“Oh but vampires and smooching and blah blah blah.” People hear romance and vampires and automatically gag on Twilight. Sparkly little toolbags, this is not. Move on. Criminy is more of a dapper sideshow barker than an emo sparkle fest. Because that’s what he is. He’s the lead guy in an otherworldly sideshow. Who does magic. Fucking magic man! That’s awesome. He just happens to drink blood too. Criminy is the kind of character that would be awesome to hang out with and have a beer.

The potatoes of the story that goes with the meat of the relationship side of the tale is all about that dastardly Mayor of Manchester. (I really like any excuse to use the word dastardly) He’s got some grandiose destroy the world as we know it kind of plans. Blinking back and forth between worlds to take over is pretty damn awesome. There’s some weight and heft to these evil plans. There’s nothing worse when the antagonist’s raison d’etre falls with a dud. Along with the gravitas (also another world I like any excuse to use) of the antagonist’s plot, there is an immediency. Things have to move now. Tish and Criminy are rushing at a breakneck speed because they have to. They’re not running for the sake of running. Everything in Wicked has a purpose and a meaning pressing the story forward. It’s one of those rare kinds of novel where I never felt there was a wasted word.

I enjoyed the hell out of Wicked as They Come because I listened to people who talked up a great book and not some marketing department and what shelf they decide books should be on.

Best Served Cold

Posted: July 26, 2013 in Genre, Reading
Tags: , ,

PrintToday I’m tackling that fickle buzzword of the genre, “Grimdark.”

It’s one of those things with a very nebulous definition. There are a few mostly agreed upon parameters of the term though. It’s generally thought of as the polar opposite of the White Hat fantasy that ruled the day from Tolkien up through the 90s. The term didn’t exist back then, but GRRM’s A Game of Thrones was probably the first to buck the trend. It’s hard for me to say because by the time I was in college buying my own books, I was looking for something much fresher than high fantasy was back then. The term low fantasy didn’t exist back then either. There was just fantasy. Done. Got a sword and/or a dragon? You’re all lumped together.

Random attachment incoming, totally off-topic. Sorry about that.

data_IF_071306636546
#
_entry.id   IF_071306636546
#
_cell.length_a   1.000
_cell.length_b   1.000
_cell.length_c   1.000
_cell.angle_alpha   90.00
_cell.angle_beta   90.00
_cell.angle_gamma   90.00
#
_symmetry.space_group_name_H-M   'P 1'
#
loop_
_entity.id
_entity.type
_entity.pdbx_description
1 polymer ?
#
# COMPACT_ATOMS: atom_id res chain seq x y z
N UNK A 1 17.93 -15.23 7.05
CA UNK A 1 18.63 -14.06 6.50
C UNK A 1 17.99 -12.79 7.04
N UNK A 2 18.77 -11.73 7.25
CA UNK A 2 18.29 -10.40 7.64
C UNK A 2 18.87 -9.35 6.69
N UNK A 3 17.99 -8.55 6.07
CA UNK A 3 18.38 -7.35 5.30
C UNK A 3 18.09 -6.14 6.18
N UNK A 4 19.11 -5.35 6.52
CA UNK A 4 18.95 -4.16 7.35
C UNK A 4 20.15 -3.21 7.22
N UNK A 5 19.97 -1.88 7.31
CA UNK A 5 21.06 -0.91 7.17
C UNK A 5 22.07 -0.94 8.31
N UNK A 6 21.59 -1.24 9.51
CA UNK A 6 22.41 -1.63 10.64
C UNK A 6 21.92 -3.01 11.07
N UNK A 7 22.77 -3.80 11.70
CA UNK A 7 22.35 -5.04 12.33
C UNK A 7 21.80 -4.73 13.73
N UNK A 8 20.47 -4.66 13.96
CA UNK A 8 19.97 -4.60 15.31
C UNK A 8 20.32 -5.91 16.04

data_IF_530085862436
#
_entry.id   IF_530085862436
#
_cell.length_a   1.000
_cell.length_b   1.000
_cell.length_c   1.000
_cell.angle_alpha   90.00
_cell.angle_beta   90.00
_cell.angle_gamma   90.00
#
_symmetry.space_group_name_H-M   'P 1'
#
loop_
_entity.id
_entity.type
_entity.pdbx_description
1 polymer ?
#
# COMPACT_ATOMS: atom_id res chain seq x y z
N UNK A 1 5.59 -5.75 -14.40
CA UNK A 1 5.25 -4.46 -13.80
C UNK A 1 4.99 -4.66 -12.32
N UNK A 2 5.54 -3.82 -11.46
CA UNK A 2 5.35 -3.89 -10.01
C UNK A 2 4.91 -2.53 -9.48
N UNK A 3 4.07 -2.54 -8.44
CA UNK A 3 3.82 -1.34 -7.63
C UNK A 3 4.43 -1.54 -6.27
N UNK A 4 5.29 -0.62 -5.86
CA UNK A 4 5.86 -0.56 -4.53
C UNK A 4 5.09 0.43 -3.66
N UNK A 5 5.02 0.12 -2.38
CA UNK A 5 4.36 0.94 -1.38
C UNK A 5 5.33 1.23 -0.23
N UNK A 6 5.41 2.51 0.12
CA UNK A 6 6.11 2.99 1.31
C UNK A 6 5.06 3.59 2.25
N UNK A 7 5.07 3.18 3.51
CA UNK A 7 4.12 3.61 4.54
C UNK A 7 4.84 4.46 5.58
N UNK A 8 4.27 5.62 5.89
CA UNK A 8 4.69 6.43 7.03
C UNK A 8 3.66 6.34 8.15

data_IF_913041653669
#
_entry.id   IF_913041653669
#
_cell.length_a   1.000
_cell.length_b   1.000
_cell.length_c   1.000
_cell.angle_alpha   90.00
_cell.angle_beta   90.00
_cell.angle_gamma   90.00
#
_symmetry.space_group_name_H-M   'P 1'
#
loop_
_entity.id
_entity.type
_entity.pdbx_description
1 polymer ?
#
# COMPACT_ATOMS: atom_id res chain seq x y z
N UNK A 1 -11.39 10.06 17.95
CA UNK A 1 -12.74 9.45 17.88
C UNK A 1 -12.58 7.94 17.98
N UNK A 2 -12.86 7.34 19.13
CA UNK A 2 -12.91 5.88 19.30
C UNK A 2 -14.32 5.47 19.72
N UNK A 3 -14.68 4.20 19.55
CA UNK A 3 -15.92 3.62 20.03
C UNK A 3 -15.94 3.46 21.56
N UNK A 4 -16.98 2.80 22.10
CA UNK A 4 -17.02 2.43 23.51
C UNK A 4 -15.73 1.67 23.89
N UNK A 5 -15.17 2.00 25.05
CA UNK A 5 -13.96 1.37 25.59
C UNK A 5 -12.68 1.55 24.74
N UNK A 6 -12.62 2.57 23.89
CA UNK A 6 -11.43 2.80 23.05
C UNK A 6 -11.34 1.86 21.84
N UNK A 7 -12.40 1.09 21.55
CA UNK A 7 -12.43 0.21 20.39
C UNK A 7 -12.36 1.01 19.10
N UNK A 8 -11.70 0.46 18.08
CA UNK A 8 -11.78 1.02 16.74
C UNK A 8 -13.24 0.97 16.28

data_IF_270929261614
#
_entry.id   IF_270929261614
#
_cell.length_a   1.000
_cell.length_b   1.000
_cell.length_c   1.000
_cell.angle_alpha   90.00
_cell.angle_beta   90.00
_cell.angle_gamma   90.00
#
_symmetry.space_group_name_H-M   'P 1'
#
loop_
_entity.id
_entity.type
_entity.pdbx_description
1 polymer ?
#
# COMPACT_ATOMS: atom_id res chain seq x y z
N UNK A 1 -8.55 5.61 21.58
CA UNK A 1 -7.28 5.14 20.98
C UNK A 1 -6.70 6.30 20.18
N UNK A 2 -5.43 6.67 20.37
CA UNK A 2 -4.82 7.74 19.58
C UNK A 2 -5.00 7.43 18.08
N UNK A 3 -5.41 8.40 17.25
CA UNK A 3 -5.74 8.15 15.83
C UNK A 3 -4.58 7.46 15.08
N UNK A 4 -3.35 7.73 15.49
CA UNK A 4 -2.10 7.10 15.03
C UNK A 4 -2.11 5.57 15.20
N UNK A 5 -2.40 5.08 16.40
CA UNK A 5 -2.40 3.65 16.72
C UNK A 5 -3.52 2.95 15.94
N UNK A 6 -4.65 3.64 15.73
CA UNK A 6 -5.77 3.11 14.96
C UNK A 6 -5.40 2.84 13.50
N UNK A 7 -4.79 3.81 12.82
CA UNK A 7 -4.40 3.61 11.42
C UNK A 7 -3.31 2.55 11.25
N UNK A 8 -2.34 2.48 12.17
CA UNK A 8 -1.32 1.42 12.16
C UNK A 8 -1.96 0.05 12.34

Getting off my tangent there, grimdark is bad people doing bad things, often for bad reasons. They’re usually violent and bloody. “Bad” people and “bad” things are grey areas though. That leads to a lot of debate over who counts. I’ve seen GRRM, Sam Sykes and Peter Brett all included in grimdark even though I wouldn’t consider any of their characters or writing despicable. The one person who is universally considered the ruler of grimdark, however, is Joe Abercrombie aka Lord Grimdark. No really. Go use twitter. That’s his handle.

Today we’re reading Best Served Cold and heading straight to the back of the book!

War may be hell, but for Monza Murcatto, a soldier of considerable fortune, it’s a damn good way of making money too. Her victories have made her popular – a shade too popular for her employer’s taste. Betrayed and left for dead, Murcatto’s reward is a broken body and a burning hunger for vengeance. Whatever the cost, seven men must die.

I picked up Best Served Cold in large part because it is a standalone novel. That’s not something that happens a lot anymore. Trilogies or more-that-that-ologies are all the rage lately and while that’s all well and good when I find a series I love, sometimes I don’t want to get lose between books or be tied down to one set for weeks on end. My reading time isn’t as prolific as it used to be. Best Served Cold is a stand alone but the fourth book set in the same world. That kind of thing is growing on me more lately. You get some of the benefits of sequel, a shared world, familiar sights and characters, but without feeling like I need to take notes for the later books.

So that’s why I used this book for the first Abercrombie grimdarkfest. Let’s get back to that back of the book summary there. Pretty short eh? You really don’t need more than that. It’s a very succinct summary of the first chapter of the 880 page book. Monza, the mercenary general, is hanging out with her boss. She’s betrayed. Stabbed. Beaten. Stepped on. Cast forth to the harsh mistress of gravity. It’s pretty bloody. It’s one of those “Wait… you’re alive how?” kind of moments.